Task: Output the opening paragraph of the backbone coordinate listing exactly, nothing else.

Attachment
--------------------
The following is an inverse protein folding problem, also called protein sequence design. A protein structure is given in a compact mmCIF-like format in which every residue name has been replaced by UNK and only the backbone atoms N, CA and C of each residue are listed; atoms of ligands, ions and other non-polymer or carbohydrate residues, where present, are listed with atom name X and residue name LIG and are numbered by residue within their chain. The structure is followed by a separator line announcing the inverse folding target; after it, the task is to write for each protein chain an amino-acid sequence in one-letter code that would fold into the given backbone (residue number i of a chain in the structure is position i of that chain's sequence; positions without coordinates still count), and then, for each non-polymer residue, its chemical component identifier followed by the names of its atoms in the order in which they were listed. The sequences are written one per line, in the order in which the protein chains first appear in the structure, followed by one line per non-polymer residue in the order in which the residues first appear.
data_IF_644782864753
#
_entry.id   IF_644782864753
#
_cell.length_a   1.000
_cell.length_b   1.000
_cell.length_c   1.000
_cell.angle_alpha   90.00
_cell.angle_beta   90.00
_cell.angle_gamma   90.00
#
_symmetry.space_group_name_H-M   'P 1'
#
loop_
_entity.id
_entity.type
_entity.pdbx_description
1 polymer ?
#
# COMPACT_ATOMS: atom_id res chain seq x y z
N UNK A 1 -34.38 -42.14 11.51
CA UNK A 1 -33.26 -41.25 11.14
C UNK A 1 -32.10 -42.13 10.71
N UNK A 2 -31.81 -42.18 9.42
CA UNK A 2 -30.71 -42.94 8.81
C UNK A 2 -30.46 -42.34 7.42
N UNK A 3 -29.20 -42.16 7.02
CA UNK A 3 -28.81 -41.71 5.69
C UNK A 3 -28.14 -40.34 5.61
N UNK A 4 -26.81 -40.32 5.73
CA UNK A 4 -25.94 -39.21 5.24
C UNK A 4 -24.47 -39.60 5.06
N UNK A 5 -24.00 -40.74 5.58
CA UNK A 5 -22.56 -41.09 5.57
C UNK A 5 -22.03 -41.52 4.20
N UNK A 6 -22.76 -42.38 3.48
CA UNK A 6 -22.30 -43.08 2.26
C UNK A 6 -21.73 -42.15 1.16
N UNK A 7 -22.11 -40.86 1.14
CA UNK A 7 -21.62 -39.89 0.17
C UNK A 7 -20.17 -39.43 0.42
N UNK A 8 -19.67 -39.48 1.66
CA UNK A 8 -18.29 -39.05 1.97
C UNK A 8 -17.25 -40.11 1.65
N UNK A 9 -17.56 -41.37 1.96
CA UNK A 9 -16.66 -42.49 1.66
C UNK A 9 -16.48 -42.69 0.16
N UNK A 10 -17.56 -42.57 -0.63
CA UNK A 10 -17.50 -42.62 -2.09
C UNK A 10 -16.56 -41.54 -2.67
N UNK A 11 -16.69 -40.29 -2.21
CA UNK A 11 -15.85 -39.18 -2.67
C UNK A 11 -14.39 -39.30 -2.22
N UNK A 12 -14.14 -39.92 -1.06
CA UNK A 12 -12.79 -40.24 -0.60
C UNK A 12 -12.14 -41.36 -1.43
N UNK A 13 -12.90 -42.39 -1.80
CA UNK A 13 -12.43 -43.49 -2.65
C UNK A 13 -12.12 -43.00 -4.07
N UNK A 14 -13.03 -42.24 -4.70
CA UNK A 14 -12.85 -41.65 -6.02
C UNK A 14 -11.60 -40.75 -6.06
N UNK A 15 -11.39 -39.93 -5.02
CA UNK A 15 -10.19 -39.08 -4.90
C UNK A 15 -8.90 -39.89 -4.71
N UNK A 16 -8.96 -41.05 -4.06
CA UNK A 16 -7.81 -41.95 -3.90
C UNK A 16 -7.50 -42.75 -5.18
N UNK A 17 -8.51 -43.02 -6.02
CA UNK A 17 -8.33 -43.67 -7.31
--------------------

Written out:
The following is an inverse protein folding problem, also called protein sequence design. A protein structure is given in a compact mmCIF-like format in which every residue name has been replaced by UNK and only the backbone atoms N, CA and C of each residue are listed; atoms of ligands, ions and other non-polymer or carbohydrate residues, where present, are listed with atom name X and residue name LIG and are numbered by residue within their chain. The structure is followed by a separator line announcing the inverse folding target; after it, the task is to write for each protein chain an amino-acid sequence in one-letter code that would fold into the given backbone (residue number i of a chain in the structure is position i of that chain's sequence; positions without coordinates still count), and then, for each non-polymer residue, its chemical component identifier followed by the names of its atoms in the order in which they were listed. The sequences are written one per line, in the order in which the protein chains first appear in the structure, followed by one line per non-polymer residue in the order in which the residues first appear.